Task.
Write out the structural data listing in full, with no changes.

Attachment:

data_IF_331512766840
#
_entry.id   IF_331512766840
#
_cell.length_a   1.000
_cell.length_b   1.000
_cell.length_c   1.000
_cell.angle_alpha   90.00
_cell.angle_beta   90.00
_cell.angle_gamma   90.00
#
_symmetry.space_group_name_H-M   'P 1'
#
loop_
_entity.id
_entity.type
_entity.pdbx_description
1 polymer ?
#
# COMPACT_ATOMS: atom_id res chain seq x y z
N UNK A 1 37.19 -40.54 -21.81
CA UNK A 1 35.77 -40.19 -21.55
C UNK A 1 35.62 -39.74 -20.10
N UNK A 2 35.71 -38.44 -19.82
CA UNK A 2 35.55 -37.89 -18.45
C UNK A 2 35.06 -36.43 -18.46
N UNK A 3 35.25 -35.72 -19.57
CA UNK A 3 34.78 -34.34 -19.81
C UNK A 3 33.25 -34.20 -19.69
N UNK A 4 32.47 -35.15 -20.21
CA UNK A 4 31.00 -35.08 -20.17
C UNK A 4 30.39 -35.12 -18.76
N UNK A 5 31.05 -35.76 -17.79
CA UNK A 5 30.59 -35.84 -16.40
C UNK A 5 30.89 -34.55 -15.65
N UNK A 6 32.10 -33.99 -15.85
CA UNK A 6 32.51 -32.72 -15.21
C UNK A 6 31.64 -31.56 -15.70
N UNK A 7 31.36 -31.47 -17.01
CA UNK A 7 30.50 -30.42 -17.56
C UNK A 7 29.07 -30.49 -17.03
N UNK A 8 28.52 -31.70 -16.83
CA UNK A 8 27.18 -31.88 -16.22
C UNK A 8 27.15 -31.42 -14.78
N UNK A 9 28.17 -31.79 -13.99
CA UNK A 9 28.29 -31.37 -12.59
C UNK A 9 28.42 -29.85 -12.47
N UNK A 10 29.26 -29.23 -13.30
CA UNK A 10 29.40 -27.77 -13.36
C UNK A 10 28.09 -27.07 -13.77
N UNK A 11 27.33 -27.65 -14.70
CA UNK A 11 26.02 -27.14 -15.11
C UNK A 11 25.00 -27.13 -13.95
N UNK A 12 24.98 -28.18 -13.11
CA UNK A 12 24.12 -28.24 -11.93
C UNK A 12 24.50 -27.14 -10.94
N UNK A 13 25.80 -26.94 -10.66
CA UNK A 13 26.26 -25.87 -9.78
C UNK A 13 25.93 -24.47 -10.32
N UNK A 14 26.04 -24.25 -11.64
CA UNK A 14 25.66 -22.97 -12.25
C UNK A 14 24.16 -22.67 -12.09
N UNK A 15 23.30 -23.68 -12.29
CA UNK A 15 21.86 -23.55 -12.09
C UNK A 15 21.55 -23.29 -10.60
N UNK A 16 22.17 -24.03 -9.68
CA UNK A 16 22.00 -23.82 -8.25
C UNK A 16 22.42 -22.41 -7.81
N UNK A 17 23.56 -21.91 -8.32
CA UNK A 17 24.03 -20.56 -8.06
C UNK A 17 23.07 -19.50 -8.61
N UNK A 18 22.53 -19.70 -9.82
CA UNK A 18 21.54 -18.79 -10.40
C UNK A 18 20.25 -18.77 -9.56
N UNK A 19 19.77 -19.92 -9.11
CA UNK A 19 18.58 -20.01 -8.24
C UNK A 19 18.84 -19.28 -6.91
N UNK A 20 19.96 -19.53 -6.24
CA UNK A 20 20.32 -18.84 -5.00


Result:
data_IF_331512766840
#
_entry.id   IF_331512766840
#
_cell.length_a   1.000
_cell.length_b   1.000
_cell.length_c   1.000
_cell.angle_alpha   90.00
_cell.angle_beta   90.00
_cell.angle_gamma   90.00
#
_symmetry.space_group_name_H-M   'P 1'
#
loop_
_entity.id
_entity.type
_entity.pdbx_description
1 polymer ?
#
# COMPACT_ATOMS: atom_id res chain seq x y z
N UNK A 1 37.19 -40.54 -21.81
CA UNK A 1 35.77 -40.19 -21.55
C UNK A 1 35.62 -39.74 -20.10
N UNK A 2 35.71 -38.44 -19.82
CA UNK A 2 35.55 -37.89 -18.45
C UNK A 2 35.06 -36.43 -18.46
N UNK A 3 35.25 -35.72 -19.57
CA UNK A 3 34.78 -34.34 -19.81
C UNK A 3 33.25 -34.20 -19.69
N UNK A 4 32.47 -35.15 -20.21
CA UNK A 4 31.00 -35.08 -20.17
C UNK A 4 30.39 -35.12 -18.76
N UNK A 5 31.05 -35.76 -17.79
CA UNK A 5 30.59 -35.84 -16.40
C UNK A 5 30.89 -34.55 -15.65
N UNK A 6 32.10 -33.99 -15.85
CA UNK A 6 32.51 -32.72 -15.21
C UNK A 6 31.64 -31.56 -15.70
N UNK A 7 31.36 -31.47 -17.01
CA UNK A 7 30.50 -30.42 -17.56
C UNK A 7 29.07 -30.49 -17.03
N UNK A 8 28.52 -31.70 -16.83
CA UNK A 8 27.18 -31.88 -16.22
C UNK A 8 27.15 -31.42 -14.78
N UNK A 9 28.17 -31.79 -13.99
CA UNK A 9 28.29 -31.37 -12.59
C UNK A 9 28.42 -29.85 -12.47
N UNK A 10 29.26 -29.23 -13.30
CA UNK A 10 29.40 -27.77 -13.36
C UNK A 10 28.09 -27.07 -13.77
N UNK A 11 27.33 -27.65 -14.70
CA UNK A 11 26.02 -27.14 -15.11
C UNK A 11 25.00 -27.13 -13.95
N UNK A 12 24.98 -28.18 -13.11
CA UNK A 12 24.12 -28.24 -11.93
C UNK A 12 24.50 -27.14 -10.94
N UNK A 13 25.80 -26.94 -10.66
CA UNK A 13 26.26 -25.87 -9.78
C UNK A 13 25.93 -24.47 -10.32
N UNK A 14 26.04 -24.25 -11.64
CA UNK A 14 25.66 -22.97 -12.25
C UNK A 14 24.16 -22.67 -12.09
N UNK A 15 23.30 -23.68 -12.29
CA UNK A 15 21.86 -23.55 -12.09
C UNK A 15 21.55 -23.29 -10.60
N UNK A 16 22.17 -24.03 -9.68
CA UNK A 16 22.00 -23.82 -8.25
C UNK A 16 22.42 -22.41 -7.81
N UNK A 17 23.56 -21.91 -8.32
CA UNK A 17 24.03 -20.56 -8.06
C UNK A 17 23.07 -19.50 -8.61
N UNK A 18 22.53 -19.70 -9.82
CA UNK A 18 21.54 -18.79 -10.40
C UNK A 18 20.25 -18.77 -9.56
N UNK A 19 19.77 -19.92 -9.11
CA UNK A 19 18.58 -20.01 -8.24
C UNK A 19 18.84 -19.28 -6.91
N UNK A 20 19.96 -19.53 -6.24
CA UNK A 20 20.32 -18.84 -5.00